Basseterre, St. Kitts – The impact of gun violence in St. Kitts and Nevis is taking a physical toll on the staff at the JNF Hospital as well as on social services in the federation.

That’s the opinion of the minister of health and social services, Senator Wendy Phipps, who spoke in the National Assembly to lend support to a bill that will introduce stiffer gun penalties on convictions, stating that these ministries, as well as the Ministry of National Security, continue to be heavily impacted by crime and violence, including those crimes involving the use of guns.

“In my 2017 budget, I would have taken time out to illustrate the heavy toll that crime and gun-related violence would have had on our health and social services infrastructure,” she said. “As the gravity and impact of crime and violence of our communities has indeed not lessened, it has become worse.”

Phipps stated that crime continues to play on the health infrastructure of St. Kitts and Nevis and stated that 28 cases of gunshot wounds were reported to the hospital last year, with 13 of them requiring surgery, and most of the victims were young men, several of whom were repeat victims.

“In a number of cases, we suffer the misfortune of having to patch up victims of gun violence, only to have them reappear within a short time with similar life threatening injuries,” Phipps said.

The senator also highlighted the impact emergency calls continue to place on the surgeons, the ICU, the EMT workers and the other staff at the hospital.

“Many [of these employees] would have already invested a full day’s work,” she said, “only to be called out again to address these crime-related emergencies. The physical toll on such health care workers [is] relatively high. After such [a] long-haul shift, the same health care workers are expected to be out the following day to begin the work routine all over again, regardless whether they are well rested or sleep deprived.”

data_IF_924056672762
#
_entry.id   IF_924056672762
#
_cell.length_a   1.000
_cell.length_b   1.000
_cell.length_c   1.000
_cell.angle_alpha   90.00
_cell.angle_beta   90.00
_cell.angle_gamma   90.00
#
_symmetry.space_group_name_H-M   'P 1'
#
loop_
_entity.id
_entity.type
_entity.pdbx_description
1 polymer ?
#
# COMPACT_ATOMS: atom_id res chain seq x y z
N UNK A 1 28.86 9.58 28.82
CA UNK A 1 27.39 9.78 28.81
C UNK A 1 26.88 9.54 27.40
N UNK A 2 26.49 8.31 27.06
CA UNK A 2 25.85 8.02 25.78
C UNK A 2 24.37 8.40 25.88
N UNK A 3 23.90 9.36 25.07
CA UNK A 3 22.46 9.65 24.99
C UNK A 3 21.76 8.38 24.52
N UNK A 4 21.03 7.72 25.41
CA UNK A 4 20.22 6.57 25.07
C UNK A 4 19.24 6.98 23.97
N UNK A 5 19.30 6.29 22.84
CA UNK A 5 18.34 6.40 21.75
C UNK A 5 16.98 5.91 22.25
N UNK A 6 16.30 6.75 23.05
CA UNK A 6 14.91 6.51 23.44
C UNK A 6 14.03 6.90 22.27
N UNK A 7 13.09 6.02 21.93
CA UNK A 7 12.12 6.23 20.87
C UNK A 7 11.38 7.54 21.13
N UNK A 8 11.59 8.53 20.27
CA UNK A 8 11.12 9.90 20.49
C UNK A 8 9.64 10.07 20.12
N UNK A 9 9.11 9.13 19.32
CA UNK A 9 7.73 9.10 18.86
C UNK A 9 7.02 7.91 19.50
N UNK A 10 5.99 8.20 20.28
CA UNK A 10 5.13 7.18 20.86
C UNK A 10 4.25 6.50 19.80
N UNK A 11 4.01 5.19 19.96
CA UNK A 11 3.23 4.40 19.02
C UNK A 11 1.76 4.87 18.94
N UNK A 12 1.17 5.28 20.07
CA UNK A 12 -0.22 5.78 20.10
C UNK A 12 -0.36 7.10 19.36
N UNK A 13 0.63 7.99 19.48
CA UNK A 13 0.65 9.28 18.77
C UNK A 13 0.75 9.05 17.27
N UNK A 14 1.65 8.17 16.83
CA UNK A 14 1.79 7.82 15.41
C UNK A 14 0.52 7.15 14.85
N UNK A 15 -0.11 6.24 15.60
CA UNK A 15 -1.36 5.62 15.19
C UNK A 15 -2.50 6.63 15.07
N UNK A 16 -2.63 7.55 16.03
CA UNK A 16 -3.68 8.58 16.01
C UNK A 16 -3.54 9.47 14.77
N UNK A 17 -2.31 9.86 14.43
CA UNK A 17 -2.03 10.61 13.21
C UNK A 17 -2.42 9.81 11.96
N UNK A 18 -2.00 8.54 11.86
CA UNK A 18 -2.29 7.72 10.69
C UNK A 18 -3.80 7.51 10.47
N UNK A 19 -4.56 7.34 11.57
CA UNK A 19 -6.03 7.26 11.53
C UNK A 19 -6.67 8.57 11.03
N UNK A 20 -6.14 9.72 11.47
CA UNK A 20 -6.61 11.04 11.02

She added that the impact even goes beyond the health care workers, saying it also creates a considerable burden on the entire health care system.

“When one takes into account the operational cost at the hospitals, the use of the ambulance, the A&E department, preoccupation with victims of gun violence at the expense of other, perhaps less critical patients seeking care, medication, hospitalization, lab test and depletion of precious blood reserve,” Phipps said.

“In a number of these cases, the patients of gun violence are ill-equipped to settle their bills with the hospital, although the cost of their care can often be astronomical,” she added. “Add to this the general feeling of fear and discomfort among our institution-based health workers who must render care to victims of gun violence who may still be the target of future assaults even within the walls of the hospital.”

She further explained how gun crimes may impact social services in the federation, adding that the situation is even worst when such victims of gun violence are known or suspected criminals themselves. “We are well aware that crime of any kind results in no winners,” Phipps said. “Neither the victims nor perpetrators benefit in the long run. The families of perpetrators of gun violence are often as equally as vulnerable as the victims and their families in both cases [require] intervention.”

She stated the intervention ranges from counselling service to mentorship for young family members.